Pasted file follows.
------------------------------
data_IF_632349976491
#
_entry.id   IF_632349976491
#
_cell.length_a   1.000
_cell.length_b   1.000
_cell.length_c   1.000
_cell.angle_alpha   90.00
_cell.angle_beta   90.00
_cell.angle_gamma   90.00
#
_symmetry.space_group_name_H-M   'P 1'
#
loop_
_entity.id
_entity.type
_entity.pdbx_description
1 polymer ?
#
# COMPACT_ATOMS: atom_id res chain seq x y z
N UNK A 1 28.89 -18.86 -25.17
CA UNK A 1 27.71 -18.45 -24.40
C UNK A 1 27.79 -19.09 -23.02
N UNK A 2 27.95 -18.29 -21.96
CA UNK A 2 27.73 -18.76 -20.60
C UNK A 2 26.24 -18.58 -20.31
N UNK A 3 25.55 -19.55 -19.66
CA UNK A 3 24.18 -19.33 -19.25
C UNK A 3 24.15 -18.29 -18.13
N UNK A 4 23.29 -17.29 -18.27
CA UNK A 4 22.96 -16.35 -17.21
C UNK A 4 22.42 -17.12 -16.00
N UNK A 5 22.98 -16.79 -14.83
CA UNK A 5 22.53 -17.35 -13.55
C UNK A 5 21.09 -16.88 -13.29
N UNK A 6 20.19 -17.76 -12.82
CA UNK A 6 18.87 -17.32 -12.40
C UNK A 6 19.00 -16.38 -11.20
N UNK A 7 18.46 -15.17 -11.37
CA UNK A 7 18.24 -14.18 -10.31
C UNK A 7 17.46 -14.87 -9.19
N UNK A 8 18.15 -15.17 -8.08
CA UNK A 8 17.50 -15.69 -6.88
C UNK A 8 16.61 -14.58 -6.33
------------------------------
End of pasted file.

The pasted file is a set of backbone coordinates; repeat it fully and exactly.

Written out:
data_IF_632349976491
#
_entry.id   IF_632349976491
#
_cell.length_a   1.000
_cell.length_b   1.000
_cell.length_c   1.000
_cell.angle_alpha   90.00
_cell.angle_beta   90.00
_cell.angle_gamma   90.00
#
_symmetry.space_group_name_H-M   'P 1'
#
loop_
_entity.id
_entity.type
_entity.pdbx_description
1 polymer ?
#
# COMPACT_ATOMS: atom_id res chain seq x y z
N UNK A 1 28.89 -18.86 -25.17
CA UNK A 1 27.71 -18.45 -24.40
C UNK A 1 27.79 -19.09 -23.02
N UNK A 2 27.95 -18.29 -21.96
CA UNK A 2 27.73 -18.76 -20.60
C UNK A 2 26.24 -18.58 -20.31
N UNK A 3 25.55 -19.55 -19.66
CA UNK A 3 24.18 -19.33 -19.25
C UNK A 3 24.15 -18.29 -18.13
N UNK A 4 23.29 -17.29 -18.27
CA UNK A 4 22.96 -16.35 -17.21
C UNK A 4 22.42 -17.12 -16.00
N UNK A 5 22.98 -16.79 -14.83
CA UNK A 5 22.53 -17.35 -13.55
C UNK A 5 21.09 -16.88 -13.29
N UNK A 6 20.19 -17.76 -12.82
CA UNK A 6 18.87 -17.32 -12.40
C UNK A 6 19.00 -16.38 -11.20
N UNK A 7 18.46 -15.17 -11.37
CA UNK A 7 18.24 -14.18 -10.31
C UNK A 7 17.46 -14.87 -9.19
N UNK A 8 18.15 -15.17 -8.08
CA UNK A 8 17.50 -15.69 -6.88
C UNK A 8 16.61 -14.58 -6.33